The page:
So, here I am at last doing my puny best to adjust both aperture and shutter speed on the new camera SIMULTANEOUSLY (and thus control both lighting and focus) solely by means of the various buttons and dials provided. Every time I twist or poke something, a fresh array of digital numerals appears. And it is my job to interpret and calibrate these (although their significance remains largely a matter of mystery and guesswork).

But I wouldn't even probably be this ambitious if I were not booked to spend tomorrow afternoon in Palo Alto for the sake of a training session with a real photographer, who will (alas) inevitably expect me to know a great deal more about the digital SLR world than I really do.

Friday, February 24, 2012

Unseen Mabel

A couple of years ago I wrote about a clever publication called Unseen Vogue. It was a coffee table fashion book of shots taken for British Vogue by famous photographers of famous models in gowns by famous couturiers, but none of the pictures had been published at the time they were taken because they were rejected in favor of other shots. Enterprising souls at Conde Nast dug through the archives and put together something great and original out of material that had been sitting around doing nothing for decades.

My analogy is already beginning to wear thin though, because the pictures gathered together here of Mabel Watson Payne at Huntington Park were only rejected yesterday. I chose other shots taken at the same time (Thursday afternoon) in preference to these, and the preferred ones went up last night. But then today I looked again at all these un-preferred ones (equally full of the neon-glowing presence of my angel-granddaughter like some Visiting Fairy from Another & Better Planet). So now here they are and I have done the right thing and I feel better.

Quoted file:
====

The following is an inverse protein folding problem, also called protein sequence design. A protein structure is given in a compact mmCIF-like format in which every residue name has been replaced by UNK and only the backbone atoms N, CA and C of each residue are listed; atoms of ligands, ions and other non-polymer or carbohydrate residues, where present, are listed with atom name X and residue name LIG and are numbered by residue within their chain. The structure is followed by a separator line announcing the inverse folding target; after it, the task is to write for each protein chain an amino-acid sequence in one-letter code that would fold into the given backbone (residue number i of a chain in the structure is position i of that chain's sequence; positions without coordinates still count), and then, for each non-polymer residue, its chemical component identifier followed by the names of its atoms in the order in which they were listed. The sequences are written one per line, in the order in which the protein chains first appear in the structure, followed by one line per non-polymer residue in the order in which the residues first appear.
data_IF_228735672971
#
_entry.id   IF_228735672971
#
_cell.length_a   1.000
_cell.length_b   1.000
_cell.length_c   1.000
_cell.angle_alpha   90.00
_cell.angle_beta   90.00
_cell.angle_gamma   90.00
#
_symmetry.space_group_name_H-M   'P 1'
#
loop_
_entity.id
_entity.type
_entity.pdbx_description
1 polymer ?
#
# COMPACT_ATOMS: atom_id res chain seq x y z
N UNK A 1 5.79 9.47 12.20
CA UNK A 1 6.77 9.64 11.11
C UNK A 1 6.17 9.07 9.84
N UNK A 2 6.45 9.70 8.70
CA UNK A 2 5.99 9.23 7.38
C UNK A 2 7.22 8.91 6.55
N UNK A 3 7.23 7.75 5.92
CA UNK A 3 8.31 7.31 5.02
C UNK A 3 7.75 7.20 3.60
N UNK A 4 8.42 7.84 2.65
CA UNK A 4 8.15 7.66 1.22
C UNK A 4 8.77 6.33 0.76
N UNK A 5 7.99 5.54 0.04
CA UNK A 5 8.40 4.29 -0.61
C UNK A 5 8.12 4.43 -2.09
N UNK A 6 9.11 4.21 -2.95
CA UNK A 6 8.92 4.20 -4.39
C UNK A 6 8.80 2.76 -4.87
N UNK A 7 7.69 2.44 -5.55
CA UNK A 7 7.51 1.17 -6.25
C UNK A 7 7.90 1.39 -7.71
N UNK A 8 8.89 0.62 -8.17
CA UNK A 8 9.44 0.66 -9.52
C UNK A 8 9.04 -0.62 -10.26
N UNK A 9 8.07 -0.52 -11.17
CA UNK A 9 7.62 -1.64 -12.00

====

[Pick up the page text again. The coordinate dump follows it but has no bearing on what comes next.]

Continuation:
Thursday, February 23, 2012

February & Huntington Park

My afternoon visit with Mabel Watson Payne and the Daddy was warm and sunny. Definitely a spring day rather than a winter day and we ventured up to Huntington Park for that reason, because it is so often cold, exposed on its hilltop to many blasts of maritime wind and other chill factors. Mabel was still waking up from her nap in the picture above. But a few minutes later at the playground she had regained her usual passion and purpose.

Every Wednesday Mabel has been going to story time at the public library and borrowing books to bring home. Winding down at home while Daddy made dinner, she showed me this newly borrowed surrealistic one about very clean and sprightly snowmen.

I took along the old camera and not the new camera for this occasion because Chasing The Baby is a more advanced form of photography than I feel absolutely prepared to tackle yet with the new camera.